I’ve wanted to walk the Wolds Way for donkey’s years, since the middle of the 1990’s in fact. I had just finished the demanding but enjoyable Cleveland Way, a much to be recommended 109 mile jaunt around the edge of the North Yorkshire Moors, from Helmsley to Filey. There, on the finishing line on Filey Brigg stood a signpost: “Wolds Way, Hull, 79 miles”.
I bought a book and studied the route, but circumstances always got in the way, until May 2018 when with walking partners Michael and Jennifer we set off to walk from the Humber to Filey (it made sense to end at the seaside rather than the other way round).
By chance a childhood friend who I’ve seen only a couple of times since, lives in Hull and agreed to both look after our car AND drop us at the start a short distance from our home.
“You can’t come to Hull and not have cod and chips,” said Christine, and despatched her partner Tony to the chippy for a heavy-duty set-you-for-the-day lunch. And with just six or so miles to do on the first day it was no real hardship.
Monday June 11th 2018, Day 1 – Hull to Welton
A quick glance on the map suggested the first day’s route was easy, starting at Hessle foreshore, just follow the banks of the mighty Humber, pause a while to wonder at the Humber Bridge (Factoids: it is 2,430 yards or 1.38 miles long and was opened to traffic on 24 June 1981, at that time being the longest of its type in the world. It is a Grade I listed building and carries well over 120,000 paying vehicles a week).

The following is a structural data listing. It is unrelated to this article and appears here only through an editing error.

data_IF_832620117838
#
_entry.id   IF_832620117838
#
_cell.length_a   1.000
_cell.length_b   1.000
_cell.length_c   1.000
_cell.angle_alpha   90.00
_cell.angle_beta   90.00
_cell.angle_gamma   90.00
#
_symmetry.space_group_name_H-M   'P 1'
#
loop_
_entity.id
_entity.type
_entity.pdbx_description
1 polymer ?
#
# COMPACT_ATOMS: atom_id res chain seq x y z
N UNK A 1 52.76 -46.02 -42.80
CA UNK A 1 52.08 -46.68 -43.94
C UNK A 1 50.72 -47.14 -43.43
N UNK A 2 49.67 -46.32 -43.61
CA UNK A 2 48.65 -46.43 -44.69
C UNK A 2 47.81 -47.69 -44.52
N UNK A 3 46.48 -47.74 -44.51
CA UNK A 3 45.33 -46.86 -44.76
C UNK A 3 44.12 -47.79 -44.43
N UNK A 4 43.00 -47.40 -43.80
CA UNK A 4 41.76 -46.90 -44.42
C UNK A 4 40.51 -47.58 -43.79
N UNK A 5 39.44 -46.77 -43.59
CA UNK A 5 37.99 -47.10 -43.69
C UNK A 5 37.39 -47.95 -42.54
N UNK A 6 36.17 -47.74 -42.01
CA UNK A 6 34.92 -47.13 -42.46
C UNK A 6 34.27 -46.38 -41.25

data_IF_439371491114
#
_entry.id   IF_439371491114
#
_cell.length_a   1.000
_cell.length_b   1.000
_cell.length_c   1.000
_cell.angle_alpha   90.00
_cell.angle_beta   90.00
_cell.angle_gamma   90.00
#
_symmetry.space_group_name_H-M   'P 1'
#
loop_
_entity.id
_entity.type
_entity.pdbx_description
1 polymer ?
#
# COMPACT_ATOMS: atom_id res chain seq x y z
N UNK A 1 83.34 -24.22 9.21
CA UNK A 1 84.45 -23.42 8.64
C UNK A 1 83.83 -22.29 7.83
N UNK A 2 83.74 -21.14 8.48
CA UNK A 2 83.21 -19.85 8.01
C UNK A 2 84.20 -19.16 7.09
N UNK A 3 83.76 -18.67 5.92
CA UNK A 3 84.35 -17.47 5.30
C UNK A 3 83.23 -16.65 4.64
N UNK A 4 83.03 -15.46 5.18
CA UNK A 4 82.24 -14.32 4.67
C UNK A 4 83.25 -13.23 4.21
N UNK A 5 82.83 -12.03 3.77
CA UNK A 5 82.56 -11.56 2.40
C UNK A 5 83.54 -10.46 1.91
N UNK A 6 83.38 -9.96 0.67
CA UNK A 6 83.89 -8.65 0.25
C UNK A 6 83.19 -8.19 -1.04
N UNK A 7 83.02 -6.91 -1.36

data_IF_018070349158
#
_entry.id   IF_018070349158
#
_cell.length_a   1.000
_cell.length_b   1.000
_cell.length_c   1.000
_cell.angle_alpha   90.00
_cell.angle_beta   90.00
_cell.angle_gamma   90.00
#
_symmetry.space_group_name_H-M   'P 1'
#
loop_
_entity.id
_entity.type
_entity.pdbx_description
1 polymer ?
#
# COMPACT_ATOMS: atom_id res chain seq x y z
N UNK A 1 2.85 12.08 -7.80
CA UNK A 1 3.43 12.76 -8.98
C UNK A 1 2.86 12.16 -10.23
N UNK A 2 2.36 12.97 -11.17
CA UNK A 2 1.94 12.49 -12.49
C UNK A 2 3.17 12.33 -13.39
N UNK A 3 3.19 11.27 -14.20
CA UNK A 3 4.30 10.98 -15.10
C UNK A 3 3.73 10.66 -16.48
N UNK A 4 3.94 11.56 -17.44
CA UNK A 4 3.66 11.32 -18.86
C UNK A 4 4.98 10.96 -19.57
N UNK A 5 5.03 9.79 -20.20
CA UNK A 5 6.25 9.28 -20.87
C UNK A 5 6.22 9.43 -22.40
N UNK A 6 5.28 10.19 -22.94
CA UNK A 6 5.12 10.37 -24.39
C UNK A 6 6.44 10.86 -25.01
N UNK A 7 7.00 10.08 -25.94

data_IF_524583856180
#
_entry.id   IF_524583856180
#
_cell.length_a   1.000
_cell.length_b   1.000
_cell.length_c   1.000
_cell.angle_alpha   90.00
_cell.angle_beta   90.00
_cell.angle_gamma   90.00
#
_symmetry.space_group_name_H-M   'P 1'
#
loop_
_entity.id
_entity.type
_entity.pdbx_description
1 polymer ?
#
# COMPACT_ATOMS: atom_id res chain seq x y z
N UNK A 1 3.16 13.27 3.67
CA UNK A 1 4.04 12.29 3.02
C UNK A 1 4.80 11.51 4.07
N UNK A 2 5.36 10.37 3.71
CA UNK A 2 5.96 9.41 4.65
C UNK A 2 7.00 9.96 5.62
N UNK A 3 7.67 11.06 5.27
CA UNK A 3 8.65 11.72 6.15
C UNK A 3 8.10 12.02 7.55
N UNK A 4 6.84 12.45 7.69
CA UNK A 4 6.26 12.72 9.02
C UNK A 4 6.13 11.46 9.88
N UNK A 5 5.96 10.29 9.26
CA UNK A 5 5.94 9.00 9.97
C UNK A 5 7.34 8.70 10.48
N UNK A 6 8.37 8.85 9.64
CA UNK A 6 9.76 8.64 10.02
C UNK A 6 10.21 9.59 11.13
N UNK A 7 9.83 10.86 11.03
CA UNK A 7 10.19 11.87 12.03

At high tide of course you can’t actually follow the map and have to wind your way through the streets of North Ferriby and then negotiate a busy trunk road interchange. However from there its a woodland stroll into Welton and the end of a short day.
It was here we first met a group of men who became known to us as the walking prophets, a title we adopted when we noticed they said grace before their evening meal at the pub, and almost every time we bumped into them on the route they were at a Church.
Tuesday June 12th, Day 2 – to North Newbald
A great days walk in warm sunshine and our first wold (which incidentally simply means a piece of high uncultivated land) but first Welton Dale and a glimpse of the wonderful scenery that was to become the norm for most of the next few days. Grass as green as grass should be, blue skies dotted with white fluffy clouds and the sound of birdsong.
We were surprised at the number and severity of some of the climbs but there was always the compensation of a downhill stretch to follow and some of the paths, as we pass through Swin Dale, for example followed the contours. On arrival at the Gnu at North Newbald we met our walking prophets again – they’d tried to book rooms but it seems we’d taken the last ones available and they had to beg a lift into nearby Market Weighton.
Wednesday June 13th, Day 3 – to Millington
Disaster! During the previous day Jennifer had complained that, for the first time, she thought she was developing a blister. Arriving at the Gnu she discovered it was enormous, had burst and overnight became so painful she couldn’t even bear to put a boot on. So, as she and Michael took a bus to the nearest walk in clinic in Beverly, I set off alone for the 15 miles to Millington. The first section was a slog on tarmac roads crossing open wolds to Goodmanham, and through the pretty Londesborough Park Estate. This is definitely worth a visit even if you aren’t walking. More road then around the contours to Nunburnholme passing the village church (and the Prophets) and on into Millington. The Carters arrived by car! Having had her foot strapped up and been told to walk no further until the wound healed, they’d travelled by bus back to Christine’s house and collected their car which would be Jennifer’s transport for the final days of our walk.
Thursday June 14th, Day 4 – to Thixendale